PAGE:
'Summer on the River' by Marcia Willett was the next novel I decided to read. That was another Christmas present, and I started reading it on our return flight to Cyprus... then found I could barely put it down. As with most of this author's stories, it's character-based and about different kinds of relationships. I liked it very much.

I then decided I should finish 'Elsie's Kith and Kin', a book I had been reading on my Kindle, off and on, for quite some time. I was quite pleased when I first discovered the 'Elsie' series free to download, having read about them in the Chalet School books. I worked my way through a couple of them some years ago.  I didn't much like this one, though, and doubt if I'll read any more.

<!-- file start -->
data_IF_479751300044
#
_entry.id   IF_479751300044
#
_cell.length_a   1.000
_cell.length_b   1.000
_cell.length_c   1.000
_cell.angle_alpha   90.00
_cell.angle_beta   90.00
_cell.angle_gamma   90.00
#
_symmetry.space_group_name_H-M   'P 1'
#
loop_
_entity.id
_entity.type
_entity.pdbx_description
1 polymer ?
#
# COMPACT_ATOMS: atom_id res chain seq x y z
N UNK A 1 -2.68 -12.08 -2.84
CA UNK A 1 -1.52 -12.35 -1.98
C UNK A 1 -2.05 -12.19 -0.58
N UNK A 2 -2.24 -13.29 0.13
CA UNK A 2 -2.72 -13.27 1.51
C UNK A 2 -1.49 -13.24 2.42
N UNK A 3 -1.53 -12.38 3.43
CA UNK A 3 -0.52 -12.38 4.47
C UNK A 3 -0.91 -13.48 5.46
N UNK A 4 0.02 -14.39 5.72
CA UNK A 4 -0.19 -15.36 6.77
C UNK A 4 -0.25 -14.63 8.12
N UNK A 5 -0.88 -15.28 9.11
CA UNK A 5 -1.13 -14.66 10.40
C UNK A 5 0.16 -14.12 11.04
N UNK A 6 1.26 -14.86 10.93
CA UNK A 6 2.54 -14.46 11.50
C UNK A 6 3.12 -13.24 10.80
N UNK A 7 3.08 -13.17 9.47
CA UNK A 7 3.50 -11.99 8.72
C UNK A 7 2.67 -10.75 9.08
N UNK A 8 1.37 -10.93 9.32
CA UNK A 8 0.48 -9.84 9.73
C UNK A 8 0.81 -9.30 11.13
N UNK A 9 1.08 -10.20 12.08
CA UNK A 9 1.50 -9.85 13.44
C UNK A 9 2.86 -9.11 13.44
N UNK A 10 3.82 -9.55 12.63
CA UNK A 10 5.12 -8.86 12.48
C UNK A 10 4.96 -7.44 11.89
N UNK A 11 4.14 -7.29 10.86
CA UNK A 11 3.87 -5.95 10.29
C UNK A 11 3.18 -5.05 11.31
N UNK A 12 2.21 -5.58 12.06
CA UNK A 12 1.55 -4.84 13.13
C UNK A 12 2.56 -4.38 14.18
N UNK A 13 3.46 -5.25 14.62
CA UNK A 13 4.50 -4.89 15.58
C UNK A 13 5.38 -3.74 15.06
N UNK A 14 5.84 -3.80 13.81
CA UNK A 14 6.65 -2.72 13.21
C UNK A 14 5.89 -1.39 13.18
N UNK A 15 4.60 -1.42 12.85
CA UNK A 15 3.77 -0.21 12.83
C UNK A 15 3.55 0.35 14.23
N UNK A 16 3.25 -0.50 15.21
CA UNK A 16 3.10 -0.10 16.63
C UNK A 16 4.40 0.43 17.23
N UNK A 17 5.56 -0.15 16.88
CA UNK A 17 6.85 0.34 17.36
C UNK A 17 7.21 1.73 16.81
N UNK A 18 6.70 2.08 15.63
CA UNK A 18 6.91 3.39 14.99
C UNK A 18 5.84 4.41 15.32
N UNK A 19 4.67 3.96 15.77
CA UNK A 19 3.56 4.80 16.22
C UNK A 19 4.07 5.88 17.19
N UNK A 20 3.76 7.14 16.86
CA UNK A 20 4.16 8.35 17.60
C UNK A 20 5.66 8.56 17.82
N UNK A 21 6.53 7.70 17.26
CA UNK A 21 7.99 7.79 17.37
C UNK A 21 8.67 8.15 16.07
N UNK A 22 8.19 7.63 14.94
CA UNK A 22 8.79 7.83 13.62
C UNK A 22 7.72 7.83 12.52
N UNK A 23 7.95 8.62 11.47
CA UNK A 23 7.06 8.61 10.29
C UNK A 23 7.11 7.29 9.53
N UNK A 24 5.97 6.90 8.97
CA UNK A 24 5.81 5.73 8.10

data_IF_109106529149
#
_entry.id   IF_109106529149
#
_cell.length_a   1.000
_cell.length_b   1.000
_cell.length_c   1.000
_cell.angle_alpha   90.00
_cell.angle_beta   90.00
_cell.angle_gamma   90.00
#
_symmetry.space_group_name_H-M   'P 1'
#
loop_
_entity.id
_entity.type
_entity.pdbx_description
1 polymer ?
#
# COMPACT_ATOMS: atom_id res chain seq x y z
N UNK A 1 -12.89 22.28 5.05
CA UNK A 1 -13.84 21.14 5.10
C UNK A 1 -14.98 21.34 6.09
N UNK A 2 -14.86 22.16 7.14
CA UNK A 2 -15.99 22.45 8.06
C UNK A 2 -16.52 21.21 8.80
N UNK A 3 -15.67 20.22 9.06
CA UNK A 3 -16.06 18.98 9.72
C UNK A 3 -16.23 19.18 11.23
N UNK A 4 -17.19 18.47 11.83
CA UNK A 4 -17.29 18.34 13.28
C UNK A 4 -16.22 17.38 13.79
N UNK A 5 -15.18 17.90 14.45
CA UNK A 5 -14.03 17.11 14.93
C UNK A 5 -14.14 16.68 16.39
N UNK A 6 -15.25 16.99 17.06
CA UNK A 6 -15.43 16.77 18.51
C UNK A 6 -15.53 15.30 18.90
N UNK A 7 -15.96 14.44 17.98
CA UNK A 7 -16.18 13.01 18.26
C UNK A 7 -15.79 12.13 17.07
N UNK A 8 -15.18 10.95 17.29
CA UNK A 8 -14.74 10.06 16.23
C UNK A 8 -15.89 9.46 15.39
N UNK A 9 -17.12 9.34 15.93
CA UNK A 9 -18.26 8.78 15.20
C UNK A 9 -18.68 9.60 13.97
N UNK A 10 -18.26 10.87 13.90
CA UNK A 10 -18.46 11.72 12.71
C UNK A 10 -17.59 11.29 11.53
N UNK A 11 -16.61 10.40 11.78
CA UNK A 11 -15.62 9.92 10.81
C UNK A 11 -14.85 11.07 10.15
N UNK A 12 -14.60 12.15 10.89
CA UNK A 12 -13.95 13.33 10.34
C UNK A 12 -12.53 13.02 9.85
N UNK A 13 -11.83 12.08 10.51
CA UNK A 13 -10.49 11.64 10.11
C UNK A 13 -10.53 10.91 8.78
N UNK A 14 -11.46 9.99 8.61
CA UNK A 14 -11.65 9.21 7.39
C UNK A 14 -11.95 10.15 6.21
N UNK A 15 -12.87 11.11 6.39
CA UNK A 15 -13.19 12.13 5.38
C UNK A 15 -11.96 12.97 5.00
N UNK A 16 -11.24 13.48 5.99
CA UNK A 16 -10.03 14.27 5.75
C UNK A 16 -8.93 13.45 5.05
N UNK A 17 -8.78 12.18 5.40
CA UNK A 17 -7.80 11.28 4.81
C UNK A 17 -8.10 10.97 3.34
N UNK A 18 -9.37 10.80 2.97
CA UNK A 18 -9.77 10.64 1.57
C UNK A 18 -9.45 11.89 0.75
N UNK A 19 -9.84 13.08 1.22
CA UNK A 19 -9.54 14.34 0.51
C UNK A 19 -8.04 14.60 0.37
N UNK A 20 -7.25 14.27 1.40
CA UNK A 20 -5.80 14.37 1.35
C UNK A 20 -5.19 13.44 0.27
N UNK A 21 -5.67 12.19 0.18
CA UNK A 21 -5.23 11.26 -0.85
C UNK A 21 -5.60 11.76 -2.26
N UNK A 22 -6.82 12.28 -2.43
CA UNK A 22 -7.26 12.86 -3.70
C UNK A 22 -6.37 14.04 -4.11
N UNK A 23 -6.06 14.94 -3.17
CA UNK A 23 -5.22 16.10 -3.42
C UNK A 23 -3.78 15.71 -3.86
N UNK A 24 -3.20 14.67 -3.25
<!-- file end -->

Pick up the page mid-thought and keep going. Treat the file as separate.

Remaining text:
Come Rain or Come Shine by Jan Karon
Back to my Christmas books, and I had immense pleasure reading Jan Karon's latest, 'Come Rain or Come Shine'. I've loved all her Mitford series, featuring the delightful (and now retired) Father Tim and his wife Cynthia. This one features a wedding, and is best read after the rest of the books.

After that I read yet another Christmas book, 'The Great Christmas Knit Off' by Alexandra Brown. It's lighter than the previous books I'd been reading, but moves at a good pace and is surprisingly thought-provoking in places. I hadn't read anything by this author before, but thought that a book about knitting made a nice change from the many similar books about cakes or other baking.

Interspersed with new books I like to re-read books I've enjoyed at least eight years previously, and I tend to work through novels by some of my favourite writers. So the next one I picked up was 'Tell Mrs Poole I'm Sorry' by Kathleen Rowntree, a book I had only read once before, as long ago as 2001. I had only the vaguest recollection of the story, and while it's somewhat shocking, it's very well written.